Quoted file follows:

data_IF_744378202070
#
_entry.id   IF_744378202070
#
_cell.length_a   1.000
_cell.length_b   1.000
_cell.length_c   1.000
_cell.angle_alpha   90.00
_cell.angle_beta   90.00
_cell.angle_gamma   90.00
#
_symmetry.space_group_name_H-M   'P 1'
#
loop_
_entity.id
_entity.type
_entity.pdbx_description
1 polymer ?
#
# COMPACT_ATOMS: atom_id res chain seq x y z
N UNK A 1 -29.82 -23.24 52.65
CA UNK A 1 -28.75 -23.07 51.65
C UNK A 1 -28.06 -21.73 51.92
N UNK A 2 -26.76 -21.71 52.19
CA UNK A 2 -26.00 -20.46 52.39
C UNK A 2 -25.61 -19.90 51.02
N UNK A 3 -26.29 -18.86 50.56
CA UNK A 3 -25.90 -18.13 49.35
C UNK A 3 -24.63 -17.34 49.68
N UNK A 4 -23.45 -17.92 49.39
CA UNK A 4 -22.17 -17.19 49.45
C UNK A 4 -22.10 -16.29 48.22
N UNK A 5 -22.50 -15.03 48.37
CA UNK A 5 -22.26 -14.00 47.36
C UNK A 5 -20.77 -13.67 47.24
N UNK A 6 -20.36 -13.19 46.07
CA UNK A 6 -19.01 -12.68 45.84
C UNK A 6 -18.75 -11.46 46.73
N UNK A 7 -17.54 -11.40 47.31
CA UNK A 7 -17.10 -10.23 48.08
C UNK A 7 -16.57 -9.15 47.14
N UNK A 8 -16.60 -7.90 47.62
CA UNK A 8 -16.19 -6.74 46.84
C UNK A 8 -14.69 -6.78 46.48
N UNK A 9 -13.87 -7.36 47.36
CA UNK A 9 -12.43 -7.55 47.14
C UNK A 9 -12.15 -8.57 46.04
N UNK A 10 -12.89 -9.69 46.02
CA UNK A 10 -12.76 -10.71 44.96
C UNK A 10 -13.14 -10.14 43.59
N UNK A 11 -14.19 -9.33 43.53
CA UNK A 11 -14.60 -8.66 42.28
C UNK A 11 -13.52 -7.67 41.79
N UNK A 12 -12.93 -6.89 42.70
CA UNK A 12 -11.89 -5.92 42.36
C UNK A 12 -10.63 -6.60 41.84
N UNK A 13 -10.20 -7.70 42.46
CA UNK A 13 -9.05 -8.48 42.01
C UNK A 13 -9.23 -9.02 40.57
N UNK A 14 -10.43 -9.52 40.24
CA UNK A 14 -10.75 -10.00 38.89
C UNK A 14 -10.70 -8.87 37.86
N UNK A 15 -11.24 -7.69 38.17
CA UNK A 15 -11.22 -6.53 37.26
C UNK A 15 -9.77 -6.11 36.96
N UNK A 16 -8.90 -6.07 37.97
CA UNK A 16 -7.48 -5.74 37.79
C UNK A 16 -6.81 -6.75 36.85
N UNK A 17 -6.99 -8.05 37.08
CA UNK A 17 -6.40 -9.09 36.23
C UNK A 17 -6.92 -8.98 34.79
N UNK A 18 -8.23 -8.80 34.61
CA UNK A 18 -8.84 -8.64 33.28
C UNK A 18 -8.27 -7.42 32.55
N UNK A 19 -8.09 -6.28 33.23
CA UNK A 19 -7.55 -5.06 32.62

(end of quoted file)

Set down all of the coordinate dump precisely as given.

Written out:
data_IF_744378202070
#
_entry.id   IF_744378202070
#
_cell.length_a   1.000
_cell.length_b   1.000
_cell.length_c   1.000
_cell.angle_alpha   90.00
_cell.angle_beta   90.00
_cell.angle_gamma   90.00
#
_symmetry.space_group_name_H-M   'P 1'
#
loop_
_entity.id
_entity.type
_entity.pdbx_description
1 polymer ?
#
# COMPACT_ATOMS: atom_id res chain seq x y z
N UNK A 1 -29.82 -23.24 52.65
CA UNK A 1 -28.75 -23.07 51.65
C UNK A 1 -28.06 -21.73 51.92
N UNK A 2 -26.76 -21.71 52.19
CA UNK A 2 -26.00 -20.46 52.39
C UNK A 2 -25.61 -19.90 51.02
N UNK A 3 -26.29 -18.86 50.56
CA UNK A 3 -25.90 -18.13 49.35
C UNK A 3 -24.63 -17.34 49.68
N UNK A 4 -23.45 -17.92 49.39
CA UNK A 4 -22.17 -17.19 49.45
C UNK A 4 -22.10 -16.29 48.22
N UNK A 5 -22.50 -15.03 48.37
CA UNK A 5 -22.26 -14.00 47.36
C UNK A 5 -20.77 -13.67 47.24
N UNK A 6 -20.36 -13.19 46.07
CA UNK A 6 -19.01 -12.68 45.84
C UNK A 6 -18.75 -11.46 46.73
N UNK A 7 -17.54 -11.40 47.31
CA UNK A 7 -17.10 -10.23 48.08
C UNK A 7 -16.57 -9.15 47.14
N UNK A 8 -16.60 -7.90 47.62
CA UNK A 8 -16.19 -6.74 46.84
C UNK A 8 -14.69 -6.78 46.48
N UNK A 9 -13.87 -7.36 47.36
CA UNK A 9 -12.43 -7.55 47.14
C UNK A 9 -12.15 -8.57 46.04
N UNK A 10 -12.89 -9.69 46.02
CA UNK A 10 -12.76 -10.71 44.96
C UNK A 10 -13.14 -10.14 43.59
N UNK A 11 -14.19 -9.33 43.53
CA UNK A 11 -14.60 -8.66 42.28
C UNK A 11 -13.52 -7.67 41.79
N UNK A 12 -12.93 -6.89 42.70
CA UNK A 12 -11.89 -5.92 42.36
C UNK A 12 -10.63 -6.60 41.84
N UNK A 13 -10.20 -7.70 42.46
CA UNK A 13 -9.05 -8.48 42.01
C UNK A 13 -9.23 -9.02 40.57
N UNK A 14 -10.43 -9.52 40.24
CA UNK A 14 -10.75 -10.00 38.89
C UNK A 14 -10.70 -8.87 37.86
N UNK A 15 -11.24 -7.69 38.17
CA UNK A 15 -11.22 -6.53 37.26
C UNK A 15 -9.77 -6.11 36.96
N UNK A 16 -8.90 -6.07 37.97
CA UNK A 16 -7.48 -5.74 37.79
C UNK A 16 -6.81 -6.75 36.85
N UNK A 17 -6.99 -8.05 37.08
CA UNK A 17 -6.40 -9.09 36.23
C UNK A 17 -6.92 -8.98 34.79
N UNK A 18 -8.23 -8.80 34.61
CA UNK A 18 -8.84 -8.64 33.28
C UNK A 18 -8.27 -7.42 32.55
N UNK A 19 -8.09 -6.28 33.23
CA UNK A 19 -7.55 -5.06 32.62